Willie: The first concert in Aberdeen was a real success because it was the first time we had done a really big concert. Ayr and Prestwick did lots of smaller concerts around the district but this was the first time we had done a big concert and it really was a great success. In the Music Hall in Aberdeen.

Bob: And you were there from the start – ‘in with the bricks’?

Willie: We used our own singers. We hadn’t guest singers as we have nowadays. We used the singers from the Ayr and Prestwick orchestra. Aberdeen made us very, very welcome.

Catriona: Yes, they did.

Bob: Jamie – here’s a ‘loaded’ question: How did you get into the Scottish Fiddle Orchestra?

Jamie: Well, I think it was more down to babysitting duties… One night, because Andrew Cousar (former SFO and Ayr & Prestwick bass player) couldn’t make it to a concert of the Ayr and Prestwick society, I was told by my Dad to play. Dad said he would stick up one finger if it was in ‘G’, so I went BOM-bom BOM-bom…

Bob: And ‘Dad’ being?

Jamie: John M. Mason. I should have guessed – no nepotism allowed in
the SFO… If he held up one finger, we were in ‘G’ and I could play D and
G open strings. Two fingers and we were in ‘D’: BOM-bom BOM-bom. If
he held up three fingers, we were in ‘A’ – and I should not play
anything at all! I was given my brother’s bass and put straight onto the
stage. Then, about four years later, I came to play with the SFO in
Aberdeen. I’d been to some of the concerts previously. My Mother had
brought me along – I would have to come as part of the family. I think
my Dad saw it as a better opportunity to be able to mind the children
without having to pay any fees (for babysitting). So I became a fully-fledged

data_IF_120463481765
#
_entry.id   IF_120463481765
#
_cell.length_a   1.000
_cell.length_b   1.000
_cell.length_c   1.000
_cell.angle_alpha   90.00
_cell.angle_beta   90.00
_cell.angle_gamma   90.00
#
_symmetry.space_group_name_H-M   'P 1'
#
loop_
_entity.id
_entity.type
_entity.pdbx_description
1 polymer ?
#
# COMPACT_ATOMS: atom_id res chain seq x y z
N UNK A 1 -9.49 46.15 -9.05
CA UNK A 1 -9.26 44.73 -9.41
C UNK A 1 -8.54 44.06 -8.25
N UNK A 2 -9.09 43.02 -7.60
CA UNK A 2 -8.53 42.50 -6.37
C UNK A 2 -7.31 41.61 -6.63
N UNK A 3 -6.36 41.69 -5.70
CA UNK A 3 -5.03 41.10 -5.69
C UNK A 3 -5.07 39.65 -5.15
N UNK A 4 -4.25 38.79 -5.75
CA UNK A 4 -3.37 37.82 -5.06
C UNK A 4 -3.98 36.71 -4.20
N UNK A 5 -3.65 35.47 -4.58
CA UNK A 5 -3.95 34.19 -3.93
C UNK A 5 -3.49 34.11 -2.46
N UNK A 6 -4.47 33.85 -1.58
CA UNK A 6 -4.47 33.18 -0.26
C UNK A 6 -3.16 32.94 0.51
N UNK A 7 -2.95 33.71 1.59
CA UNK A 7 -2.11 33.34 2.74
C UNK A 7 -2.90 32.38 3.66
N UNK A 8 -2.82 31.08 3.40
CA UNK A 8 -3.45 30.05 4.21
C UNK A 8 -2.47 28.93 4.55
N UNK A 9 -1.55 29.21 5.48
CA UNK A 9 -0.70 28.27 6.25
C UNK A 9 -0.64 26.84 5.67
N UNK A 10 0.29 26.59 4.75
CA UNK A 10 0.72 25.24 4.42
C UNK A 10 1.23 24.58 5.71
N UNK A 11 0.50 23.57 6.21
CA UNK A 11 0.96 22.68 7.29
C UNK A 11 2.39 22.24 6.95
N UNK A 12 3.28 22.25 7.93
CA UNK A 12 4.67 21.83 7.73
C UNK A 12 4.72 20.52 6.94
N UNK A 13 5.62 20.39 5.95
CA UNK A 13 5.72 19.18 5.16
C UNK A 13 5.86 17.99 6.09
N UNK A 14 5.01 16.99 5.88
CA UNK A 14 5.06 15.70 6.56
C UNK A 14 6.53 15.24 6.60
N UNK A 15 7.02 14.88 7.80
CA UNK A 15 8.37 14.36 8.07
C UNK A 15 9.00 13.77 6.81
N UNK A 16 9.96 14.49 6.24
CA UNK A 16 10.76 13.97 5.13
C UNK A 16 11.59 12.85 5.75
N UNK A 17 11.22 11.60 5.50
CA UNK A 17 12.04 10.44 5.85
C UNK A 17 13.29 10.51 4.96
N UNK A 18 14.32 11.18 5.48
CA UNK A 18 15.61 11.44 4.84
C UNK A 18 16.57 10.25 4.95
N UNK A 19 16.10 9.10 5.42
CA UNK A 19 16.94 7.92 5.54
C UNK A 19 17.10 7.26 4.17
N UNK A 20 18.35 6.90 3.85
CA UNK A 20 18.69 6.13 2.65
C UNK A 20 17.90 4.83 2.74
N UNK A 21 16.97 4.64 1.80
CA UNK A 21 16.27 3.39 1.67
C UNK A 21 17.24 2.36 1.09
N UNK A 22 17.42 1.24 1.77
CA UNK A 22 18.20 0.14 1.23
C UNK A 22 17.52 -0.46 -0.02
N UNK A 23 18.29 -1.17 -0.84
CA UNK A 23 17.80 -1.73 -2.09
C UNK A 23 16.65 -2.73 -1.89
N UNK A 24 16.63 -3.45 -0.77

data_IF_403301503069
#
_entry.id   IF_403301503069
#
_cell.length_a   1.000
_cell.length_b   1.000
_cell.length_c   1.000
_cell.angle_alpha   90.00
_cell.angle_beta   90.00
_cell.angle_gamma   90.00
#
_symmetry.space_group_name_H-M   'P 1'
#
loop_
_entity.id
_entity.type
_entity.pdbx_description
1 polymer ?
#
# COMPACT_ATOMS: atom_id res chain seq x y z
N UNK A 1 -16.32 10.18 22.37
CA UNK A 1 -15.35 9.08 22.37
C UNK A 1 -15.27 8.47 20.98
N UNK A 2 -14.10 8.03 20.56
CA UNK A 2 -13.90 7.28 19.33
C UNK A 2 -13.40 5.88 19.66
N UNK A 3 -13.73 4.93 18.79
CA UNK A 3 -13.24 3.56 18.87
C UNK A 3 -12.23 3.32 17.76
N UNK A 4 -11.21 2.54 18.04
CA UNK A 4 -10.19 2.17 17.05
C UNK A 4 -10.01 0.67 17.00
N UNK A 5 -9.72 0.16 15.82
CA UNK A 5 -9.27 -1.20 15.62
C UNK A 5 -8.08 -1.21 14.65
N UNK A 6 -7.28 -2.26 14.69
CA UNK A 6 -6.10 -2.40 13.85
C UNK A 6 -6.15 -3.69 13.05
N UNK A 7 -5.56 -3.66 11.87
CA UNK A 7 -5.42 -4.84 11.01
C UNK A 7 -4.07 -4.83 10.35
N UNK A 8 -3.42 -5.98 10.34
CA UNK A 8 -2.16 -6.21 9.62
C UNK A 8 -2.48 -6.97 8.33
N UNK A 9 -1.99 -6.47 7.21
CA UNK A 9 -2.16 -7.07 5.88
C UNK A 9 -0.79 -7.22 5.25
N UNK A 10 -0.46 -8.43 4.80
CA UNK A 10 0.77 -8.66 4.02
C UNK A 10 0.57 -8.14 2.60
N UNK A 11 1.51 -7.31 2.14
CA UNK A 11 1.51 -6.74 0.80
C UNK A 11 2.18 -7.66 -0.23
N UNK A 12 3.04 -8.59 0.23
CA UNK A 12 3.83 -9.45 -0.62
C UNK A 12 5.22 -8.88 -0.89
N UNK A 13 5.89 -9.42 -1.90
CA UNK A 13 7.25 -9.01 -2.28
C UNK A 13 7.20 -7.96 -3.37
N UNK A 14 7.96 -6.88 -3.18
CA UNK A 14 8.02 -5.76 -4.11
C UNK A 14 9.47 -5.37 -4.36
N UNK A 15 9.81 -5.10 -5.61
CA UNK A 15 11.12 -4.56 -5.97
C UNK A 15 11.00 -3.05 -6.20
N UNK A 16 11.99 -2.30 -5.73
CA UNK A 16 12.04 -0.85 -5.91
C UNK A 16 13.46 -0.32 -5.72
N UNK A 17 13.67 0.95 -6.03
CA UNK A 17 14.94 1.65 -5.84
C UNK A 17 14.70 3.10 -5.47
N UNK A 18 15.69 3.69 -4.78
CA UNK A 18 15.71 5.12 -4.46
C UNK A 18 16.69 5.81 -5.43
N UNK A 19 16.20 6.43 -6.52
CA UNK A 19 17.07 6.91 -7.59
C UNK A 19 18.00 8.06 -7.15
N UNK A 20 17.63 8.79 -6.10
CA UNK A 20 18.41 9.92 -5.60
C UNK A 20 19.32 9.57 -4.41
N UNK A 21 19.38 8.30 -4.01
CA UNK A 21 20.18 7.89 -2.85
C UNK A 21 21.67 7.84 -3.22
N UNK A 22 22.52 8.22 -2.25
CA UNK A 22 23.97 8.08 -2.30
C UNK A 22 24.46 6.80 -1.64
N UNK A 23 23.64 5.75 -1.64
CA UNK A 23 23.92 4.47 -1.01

member of the orchestra from 1983.

What are you looking forward to most in the SFO’s 40th anniversary year?

Bob: So, looking forward: 2020 – this is a big year for the SFO. It’s our
40th anniversary. Willie, what are you looking forward to in the coming
year?

Willie: Well, we’re playing a lot of new things which are not like the type of thing we played when I first joined the orchestra. I think it’s a good idea. We’ve branched out. We’ve got to move with the times. While the traditionalists would want us to play traditional music, we’ve got to branch
out and the young people have got to get their chance. The young people are coming forward with new ideas. Let’s go for it!

Bob: Good. Catriona, what is going to be the highlight for you this year?

Catriona: Well, I am one of the one of the administrators for the orchestra so I organise the concerts in Edinburgh. I’m looking forward to the June one. We had a very successful concert at Hogmanay and I’m looking forward to a repeat or even better concert in June.

Bob: What’s the date of the concert?

Catriona: Saturday, 13 June 2020. The tickets are already on sale from the Usher Hall box office in Edinburgh and online.

Bob: Jamie, what does 2020 mean for you and the SFO?

Jamie: Of course, there is our ‘usual’ concerts. We are playing in Aberdeen in May.

Willie: I thought it was in April.

Bob: No, we just told the accordions that it was in April. The rest of us are going to be there on 16th May.

Jamie: Tickets are available for the (Aberdeen) Music Hall on 16 May 2020.

Bob: I just got my ‘instructions’ opened and it is definitely 16th May.

Catriona: You sure about that, Bob?

Jamie: In fact, I found a poster from the very first year – the very first concert in Aberdeen, in 1980. I think that’s (featured) in one of the posters
that is going up – I hope so. And we’ll have lots of paraphernalia to show
from the very first concert.

The poster for the SFO’s first ever concert in 1980.

Jamie: But, before our Aberdeen concert, of course, we’re going on our tour to North America. We fly to Boston and we are starting with the first concert on 31 March 2020, after couple of days to get ourselves organised and rehearse and acclimatised – I think it’ll be a bit chilly. On the 31st, we are in Portsmouth (New Hampshire).